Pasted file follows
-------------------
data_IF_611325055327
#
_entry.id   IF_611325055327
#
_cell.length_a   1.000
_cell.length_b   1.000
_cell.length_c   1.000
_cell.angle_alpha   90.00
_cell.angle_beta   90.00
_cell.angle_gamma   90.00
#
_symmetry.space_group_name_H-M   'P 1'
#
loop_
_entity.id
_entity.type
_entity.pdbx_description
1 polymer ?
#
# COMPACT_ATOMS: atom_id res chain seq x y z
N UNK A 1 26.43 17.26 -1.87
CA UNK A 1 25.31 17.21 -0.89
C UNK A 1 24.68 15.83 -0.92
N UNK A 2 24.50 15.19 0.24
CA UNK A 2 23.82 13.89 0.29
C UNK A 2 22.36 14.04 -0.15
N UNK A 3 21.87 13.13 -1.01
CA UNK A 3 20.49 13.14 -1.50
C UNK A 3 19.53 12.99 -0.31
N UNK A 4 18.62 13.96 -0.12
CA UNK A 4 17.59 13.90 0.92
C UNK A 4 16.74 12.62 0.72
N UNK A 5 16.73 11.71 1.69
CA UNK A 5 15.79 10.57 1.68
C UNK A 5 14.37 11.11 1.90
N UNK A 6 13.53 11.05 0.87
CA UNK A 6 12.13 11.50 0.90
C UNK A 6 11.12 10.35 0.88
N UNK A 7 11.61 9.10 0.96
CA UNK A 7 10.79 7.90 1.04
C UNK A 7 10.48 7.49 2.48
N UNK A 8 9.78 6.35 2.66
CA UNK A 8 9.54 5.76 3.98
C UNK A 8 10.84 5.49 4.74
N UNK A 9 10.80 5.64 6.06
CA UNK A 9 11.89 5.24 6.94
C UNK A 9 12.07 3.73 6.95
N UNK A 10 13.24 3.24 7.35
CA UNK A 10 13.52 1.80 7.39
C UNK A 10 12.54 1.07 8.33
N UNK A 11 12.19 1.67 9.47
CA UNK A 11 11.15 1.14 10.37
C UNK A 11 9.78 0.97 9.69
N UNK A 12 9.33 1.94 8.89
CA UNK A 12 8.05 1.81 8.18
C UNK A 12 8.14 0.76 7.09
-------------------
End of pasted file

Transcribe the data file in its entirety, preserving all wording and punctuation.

data_IF_611325055327
#
_entry.id   IF_611325055327
#
_cell.length_a   1.000
_cell.length_b   1.000
_cell.length_c   1.000
_cell.angle_alpha   90.00
_cell.angle_beta   90.00
_cell.angle_gamma   90.00
#
_symmetry.space_group_name_H-M   'P 1'
#
loop_
_entity.id
_entity.type
_entity.pdbx_description
1 polymer ?
#
# COMPACT_ATOMS: atom_id res chain seq x y z
N UNK A 1 26.43 17.26 -1.87
CA UNK A 1 25.31 17.21 -0.89
C UNK A 1 24.68 15.83 -0.92
N UNK A 2 24.50 15.19 0.24
CA UNK A 2 23.82 13.89 0.29
C UNK A 2 22.36 14.04 -0.15
N UNK A 3 21.87 13.13 -1.01
CA UNK A 3 20.49 13.14 -1.50
C UNK A 3 19.53 12.99 -0.31
N UNK A 4 18.62 13.96 -0.12
CA UNK A 4 17.59 13.90 0.92
C UNK A 4 16.74 12.62 0.72
N UNK A 5 16.73 11.71 1.69
CA UNK A 5 15.79 10.57 1.68
C UNK A 5 14.37 11.11 1.90
N UNK A 6 13.53 11.05 0.87
CA UNK A 6 12.13 11.50 0.90
C UNK A 6 11.12 10.35 0.88
N UNK A 7 11.61 9.10 0.96
CA UNK A 7 10.79 7.90 1.04
C UNK A 7 10.48 7.49 2.48
N UNK A 8 9.78 6.35 2.66
CA UNK A 8 9.54 5.76 3.98
C UNK A 8 10.84 5.49 4.74
N UNK A 9 10.80 5.64 6.06
CA UNK A 9 11.89 5.24 6.94
C UNK A 9 12.07 3.73 6.95
N UNK A 10 13.24 3.24 7.35
CA UNK A 10 13.52 1.80 7.39
C UNK A 10 12.54 1.07 8.33
N UNK A 11 12.19 1.67 9.47
CA UNK A 11 11.15 1.14 10.37
C UNK A 11 9.78 0.97 9.69
N UNK A 12 9.33 1.94 8.89
CA UNK A 12 8.05 1.81 8.18
C UNK A 12 8.14 0.76 7.09